Chargers Draft

Los Angeles Chargers 7-Round Mock Draft: Part 2

PHILADELPHIA, PA - APRIL 27: Commissioner of the National Football League Roger Goodell speaks during the first round of the 2017 NFL Draft at the Philadelphia Museum of Art on April 27, 2017 in Philadelphia, Pennsylvania. (Photo by Jeff Zelevansky/Getty Images)
PHILADELPHIA, PA - APRIL 27: Commissioner of the National Football League Roger Goodell speaks during the first round of the 2017 NFL Draft at the Philadelphia Museum of Art on April 27, 2017 in Philadelphia, Pennsylvania. (Photo by Jeff Zelevansky/Getty Images) /
facebooktwitterreddit
5 of 6

Round 4 (119th overall): Armani Watts, FS, Texas A&M

OoOo I really, really wanted to go with UCF linebacker Shaquem Griffin, especially because he’s the type of productive, high-effort prospect Telesco falls for; I’m high on Griffin, but I think he’s going in the third round. However, the Chargers get one of my favorite safety prospects in Armani Watts, who takes over for the departing Tre Boston at free safety.

After missing some games in 2016 due to a leg injury, Watts came back strong in 2017 and finished his senior year with 87 total tackles, including 10 for loss, five pass deflections, four interceptions, two forced fumbles and two blocked kicks. He earned first-team All-SEC honors.

Bradley is need of a guy like this. He’s a dangerous ball hawk who is also good against the run. He didn’t have a standout combine performance, but his tape shows what the athletic defender is capable of. However, aside from injury concerns, scouts say he’s a gambler and that his tackling ability is inconsistent at best.

Watts would be a steal in the fourth round, just like how I said current Bears FS Eddie Jackson would be a steal in the fourth last year (Spoiler: He was). The uber-athletic Tarvarius Moore could also be the pick here. Terrell Edmunds, Tremaine’s brother, comes to mind, too.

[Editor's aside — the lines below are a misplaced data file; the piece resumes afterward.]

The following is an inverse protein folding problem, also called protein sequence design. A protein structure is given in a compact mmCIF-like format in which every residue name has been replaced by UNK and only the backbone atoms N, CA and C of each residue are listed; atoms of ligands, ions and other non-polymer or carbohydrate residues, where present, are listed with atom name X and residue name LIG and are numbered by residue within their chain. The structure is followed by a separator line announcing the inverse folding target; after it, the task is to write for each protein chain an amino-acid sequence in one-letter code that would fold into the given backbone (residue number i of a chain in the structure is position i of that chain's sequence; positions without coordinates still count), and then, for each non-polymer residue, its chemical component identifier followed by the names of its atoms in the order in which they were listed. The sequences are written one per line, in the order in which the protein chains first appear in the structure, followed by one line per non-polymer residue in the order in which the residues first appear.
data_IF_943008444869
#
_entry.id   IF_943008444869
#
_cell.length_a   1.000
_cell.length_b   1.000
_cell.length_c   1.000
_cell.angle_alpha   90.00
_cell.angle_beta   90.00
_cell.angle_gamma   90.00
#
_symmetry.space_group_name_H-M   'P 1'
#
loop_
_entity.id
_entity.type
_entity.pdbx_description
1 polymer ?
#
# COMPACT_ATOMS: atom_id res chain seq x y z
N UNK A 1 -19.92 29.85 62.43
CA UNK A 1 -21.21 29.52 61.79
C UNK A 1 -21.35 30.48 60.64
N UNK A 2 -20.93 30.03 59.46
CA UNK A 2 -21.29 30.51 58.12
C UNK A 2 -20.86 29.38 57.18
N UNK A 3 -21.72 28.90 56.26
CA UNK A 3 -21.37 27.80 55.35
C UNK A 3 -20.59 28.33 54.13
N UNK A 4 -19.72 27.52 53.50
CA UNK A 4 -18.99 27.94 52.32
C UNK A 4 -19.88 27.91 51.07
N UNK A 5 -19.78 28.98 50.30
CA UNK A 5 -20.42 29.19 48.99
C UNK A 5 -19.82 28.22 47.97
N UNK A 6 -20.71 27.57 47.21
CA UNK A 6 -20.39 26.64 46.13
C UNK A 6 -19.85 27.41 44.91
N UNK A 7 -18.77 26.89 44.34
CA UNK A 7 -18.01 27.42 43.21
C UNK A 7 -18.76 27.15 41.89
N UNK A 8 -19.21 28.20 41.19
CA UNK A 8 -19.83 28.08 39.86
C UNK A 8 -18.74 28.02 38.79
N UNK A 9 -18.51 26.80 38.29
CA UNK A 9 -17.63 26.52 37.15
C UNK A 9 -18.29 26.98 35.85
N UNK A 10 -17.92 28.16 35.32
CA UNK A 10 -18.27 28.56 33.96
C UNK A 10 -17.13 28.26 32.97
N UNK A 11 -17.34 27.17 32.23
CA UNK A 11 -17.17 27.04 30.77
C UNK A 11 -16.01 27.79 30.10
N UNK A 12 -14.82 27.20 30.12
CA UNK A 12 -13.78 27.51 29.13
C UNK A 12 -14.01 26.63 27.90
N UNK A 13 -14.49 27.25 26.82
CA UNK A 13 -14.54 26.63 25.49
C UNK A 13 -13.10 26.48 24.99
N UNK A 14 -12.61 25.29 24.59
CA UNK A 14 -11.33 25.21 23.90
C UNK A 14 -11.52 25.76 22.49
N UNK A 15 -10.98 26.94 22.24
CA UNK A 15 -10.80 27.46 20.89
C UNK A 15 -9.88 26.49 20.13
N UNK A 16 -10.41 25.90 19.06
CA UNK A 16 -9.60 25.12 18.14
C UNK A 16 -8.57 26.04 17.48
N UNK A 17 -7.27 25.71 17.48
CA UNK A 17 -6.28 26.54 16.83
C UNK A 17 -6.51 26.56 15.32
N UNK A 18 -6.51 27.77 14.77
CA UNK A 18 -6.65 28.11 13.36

Round 5 (155th overall): Bilal Nichols, DT, Delaware

Telesco has been going with the “take two of the same” approach as of late. Last year, he took two offensive guards in Forrest Lamp (Round 2) and Dan Feeney (Round 3) and two defensive backs (both listed as safeties at the time) in Rayshawn Jenkins (Round 4) and Desmond King (Round 5). The year prior, he took two linebackers in Joshua Perry (Round 4) and Jatavis Brown (Round 5). You could even say the same for Denzel Perryman (Round 2) and Kyle Emanuel (Round 5) the year before that. In his first two seasons as GM (2013-14), he went in a different direction with every pick.

Sam Houston State’s P.J. Hall would be the pick if he fell, but he’s more than likely going in the fourth round after that insane pro day. Still, Bilal Nichols is no slouch.

Telesco is good at finding late-round gems, especially in the fifth round (Desmond King, Jatavis Brown and even Emanuel). Nichols could be this year’s Brown, a fast and athletic small-school prospect who has the potential to make an impact right away. The 6-foot-4, 306-pound defensive tackle ran a 4.95 40-yard dash and bench pressed 29 reps at the combine. He has great measurements and comes with solid production. In 2017, Nichols finished with 56 total tackles, including 6.5 for loss, 5.5 sacks, four pass deflections, one interception and one blocked kick while earning first-team All-CAA honors.

Nichols has the traits to become a disruptive one-gap defensive tackle in Bradley’s scheme. I’d also like to point out that If the Chargers went with a penetrating 3-tech DT like Florida’s Taven Bryan (who was my unpredictable first-round choice but is starting to grow on me) at 17 instead of Payne, then this selection could be a run-stuffing nose tackle like Miami’s Kendrick Norton, who would be a great pick in the fifth round as well.

facebooktwitterreddit